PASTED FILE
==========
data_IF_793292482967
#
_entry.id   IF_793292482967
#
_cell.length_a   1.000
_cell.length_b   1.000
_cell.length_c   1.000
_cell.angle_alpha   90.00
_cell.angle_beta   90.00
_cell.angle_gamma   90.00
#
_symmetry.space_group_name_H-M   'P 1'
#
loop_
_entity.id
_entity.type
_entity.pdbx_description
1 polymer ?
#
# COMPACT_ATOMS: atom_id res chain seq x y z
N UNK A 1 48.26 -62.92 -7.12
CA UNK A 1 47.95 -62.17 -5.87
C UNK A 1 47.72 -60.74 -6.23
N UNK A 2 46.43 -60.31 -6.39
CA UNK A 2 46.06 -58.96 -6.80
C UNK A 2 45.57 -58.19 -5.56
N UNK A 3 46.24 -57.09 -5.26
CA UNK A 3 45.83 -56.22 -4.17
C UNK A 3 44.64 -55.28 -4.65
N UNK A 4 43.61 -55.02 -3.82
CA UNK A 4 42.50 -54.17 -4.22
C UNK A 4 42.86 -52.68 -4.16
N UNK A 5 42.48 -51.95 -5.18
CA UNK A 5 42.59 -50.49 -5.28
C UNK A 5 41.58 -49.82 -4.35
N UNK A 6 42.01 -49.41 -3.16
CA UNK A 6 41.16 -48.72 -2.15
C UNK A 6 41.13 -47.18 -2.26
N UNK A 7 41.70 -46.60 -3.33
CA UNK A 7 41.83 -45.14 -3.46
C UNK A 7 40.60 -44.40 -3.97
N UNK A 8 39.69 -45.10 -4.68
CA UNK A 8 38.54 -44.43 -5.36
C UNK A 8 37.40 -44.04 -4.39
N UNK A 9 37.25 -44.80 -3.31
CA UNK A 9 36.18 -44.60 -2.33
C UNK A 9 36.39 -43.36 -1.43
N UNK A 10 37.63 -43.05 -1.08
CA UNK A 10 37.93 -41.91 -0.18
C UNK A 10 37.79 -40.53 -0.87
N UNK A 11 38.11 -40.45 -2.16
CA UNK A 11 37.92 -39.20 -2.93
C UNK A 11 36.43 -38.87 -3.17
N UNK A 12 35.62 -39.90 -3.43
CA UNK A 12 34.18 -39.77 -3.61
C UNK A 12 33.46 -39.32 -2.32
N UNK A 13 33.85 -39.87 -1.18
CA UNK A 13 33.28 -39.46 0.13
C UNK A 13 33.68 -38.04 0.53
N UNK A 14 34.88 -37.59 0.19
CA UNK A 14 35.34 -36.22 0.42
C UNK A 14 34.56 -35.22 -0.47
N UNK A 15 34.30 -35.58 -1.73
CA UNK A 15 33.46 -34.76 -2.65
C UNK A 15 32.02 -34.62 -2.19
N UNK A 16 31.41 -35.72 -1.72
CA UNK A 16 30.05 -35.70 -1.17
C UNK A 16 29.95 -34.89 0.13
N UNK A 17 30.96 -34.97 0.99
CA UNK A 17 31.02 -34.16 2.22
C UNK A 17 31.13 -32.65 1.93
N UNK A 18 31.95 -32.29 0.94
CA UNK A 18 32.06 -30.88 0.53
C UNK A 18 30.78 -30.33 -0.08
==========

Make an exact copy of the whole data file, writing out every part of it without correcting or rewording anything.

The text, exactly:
data_IF_793292482967
#
_entry.id   IF_793292482967
#
_cell.length_a   1.000
_cell.length_b   1.000
_cell.length_c   1.000
_cell.angle_alpha   90.00
_cell.angle_beta   90.00
_cell.angle_gamma   90.00
#
_symmetry.space_group_name_H-M   'P 1'
#
loop_
_entity.id
_entity.type
_entity.pdbx_description
1 polymer ?
#
# COMPACT_ATOMS: atom_id res chain seq x y z
N UNK A 1 48.26 -62.92 -7.12
CA UNK A 1 47.95 -62.17 -5.87
C UNK A 1 47.72 -60.74 -6.23
N UNK A 2 46.43 -60.31 -6.39
CA UNK A 2 46.06 -58.96 -6.80
C UNK A 2 45.57 -58.19 -5.56
N UNK A 3 46.24 -57.09 -5.26
CA UNK A 3 45.83 -56.22 -4.17
C UNK A 3 44.64 -55.28 -4.65
N UNK A 4 43.61 -55.02 -3.82
CA UNK A 4 42.50 -54.17 -4.22
C UNK A 4 42.86 -52.68 -4.16
N UNK A 5 42.48 -51.95 -5.18
CA UNK A 5 42.59 -50.49 -5.28
C UNK A 5 41.58 -49.82 -4.35
N UNK A 6 42.01 -49.41 -3.16
CA UNK A 6 41.16 -48.72 -2.15
C UNK A 6 41.13 -47.18 -2.26
N UNK A 7 41.70 -46.60 -3.33
CA UNK A 7 41.83 -45.14 -3.46
C UNK A 7 40.60 -44.40 -3.97
N UNK A 8 39.69 -45.10 -4.68
CA UNK A 8 38.54 -44.43 -5.36
C UNK A 8 37.40 -44.04 -4.39
N UNK A 9 37.25 -44.80 -3.31
CA UNK A 9 36.18 -44.60 -2.33
C UNK A 9 36.39 -43.36 -1.43
N UNK A 10 37.63 -43.05 -1.08
CA UNK A 10 37.93 -41.91 -0.18
C UNK A 10 37.79 -40.53 -0.87
N UNK A 11 38.11 -40.45 -2.16
CA UNK A 11 37.92 -39.20 -2.93
C UNK A 11 36.43 -38.87 -3.17
N UNK A 12 35.62 -39.90 -3.43
CA UNK A 12 34.18 -39.77 -3.61
C UNK A 12 33.46 -39.32 -2.32
N UNK A 13 33.85 -39.87 -1.18
CA UNK A 13 33.28 -39.46 0.13
C UNK A 13 33.68 -38.04 0.53
N UNK A 14 34.88 -37.59 0.19
CA UNK A 14 35.34 -36.22 0.42
C UNK A 14 34.56 -35.22 -0.47
N UNK A 15 34.30 -35.58 -1.73
CA UNK A 15 33.46 -34.76 -2.65
C UNK A 15 32.02 -34.62 -2.19
N UNK A 16 31.41 -35.72 -1.72
CA UNK A 16 30.05 -35.70 -1.17
C UNK A 16 29.95 -34.89 0.13
N UNK A 17 30.96 -34.97 0.99
CA UNK A 17 31.02 -34.16 2.22
C UNK A 17 31.13 -32.65 1.93
N UNK A 18 31.95 -32.29 0.94
CA UNK A 18 32.06 -30.88 0.53
C UNK A 18 30.78 -30.33 -0.08